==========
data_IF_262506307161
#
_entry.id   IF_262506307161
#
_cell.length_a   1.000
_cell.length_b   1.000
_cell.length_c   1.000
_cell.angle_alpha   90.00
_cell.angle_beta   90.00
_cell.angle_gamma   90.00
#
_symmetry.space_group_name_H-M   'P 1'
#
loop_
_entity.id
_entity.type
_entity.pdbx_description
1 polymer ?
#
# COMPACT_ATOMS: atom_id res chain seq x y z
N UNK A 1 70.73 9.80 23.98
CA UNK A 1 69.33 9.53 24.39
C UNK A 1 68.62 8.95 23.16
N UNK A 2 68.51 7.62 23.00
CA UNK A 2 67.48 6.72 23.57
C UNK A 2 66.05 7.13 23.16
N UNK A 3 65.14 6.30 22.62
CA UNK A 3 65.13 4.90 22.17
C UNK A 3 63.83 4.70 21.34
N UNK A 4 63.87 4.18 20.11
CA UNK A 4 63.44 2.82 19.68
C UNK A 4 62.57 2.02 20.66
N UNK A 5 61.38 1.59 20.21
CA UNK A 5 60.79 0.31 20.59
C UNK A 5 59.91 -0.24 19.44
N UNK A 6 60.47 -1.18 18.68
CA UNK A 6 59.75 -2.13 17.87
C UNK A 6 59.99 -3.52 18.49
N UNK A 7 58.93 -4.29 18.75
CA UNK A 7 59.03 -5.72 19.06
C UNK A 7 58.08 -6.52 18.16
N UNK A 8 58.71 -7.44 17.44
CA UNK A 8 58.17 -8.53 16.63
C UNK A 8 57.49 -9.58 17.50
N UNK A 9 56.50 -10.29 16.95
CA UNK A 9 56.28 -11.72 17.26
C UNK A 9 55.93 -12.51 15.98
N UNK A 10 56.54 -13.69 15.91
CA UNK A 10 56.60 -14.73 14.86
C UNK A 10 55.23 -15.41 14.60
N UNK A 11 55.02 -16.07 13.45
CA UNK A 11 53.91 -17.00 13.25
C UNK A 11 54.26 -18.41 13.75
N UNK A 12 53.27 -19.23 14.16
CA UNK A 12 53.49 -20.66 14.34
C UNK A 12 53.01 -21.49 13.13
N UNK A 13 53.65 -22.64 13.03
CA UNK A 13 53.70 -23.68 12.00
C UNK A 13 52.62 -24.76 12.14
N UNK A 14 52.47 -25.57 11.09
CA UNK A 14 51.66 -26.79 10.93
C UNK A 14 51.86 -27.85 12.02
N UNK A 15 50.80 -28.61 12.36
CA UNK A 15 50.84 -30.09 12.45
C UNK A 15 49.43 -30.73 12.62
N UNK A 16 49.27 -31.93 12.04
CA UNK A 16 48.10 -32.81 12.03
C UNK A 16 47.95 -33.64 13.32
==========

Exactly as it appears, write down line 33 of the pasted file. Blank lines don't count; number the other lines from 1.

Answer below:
N UNK A 5 61.38 1.59 20.21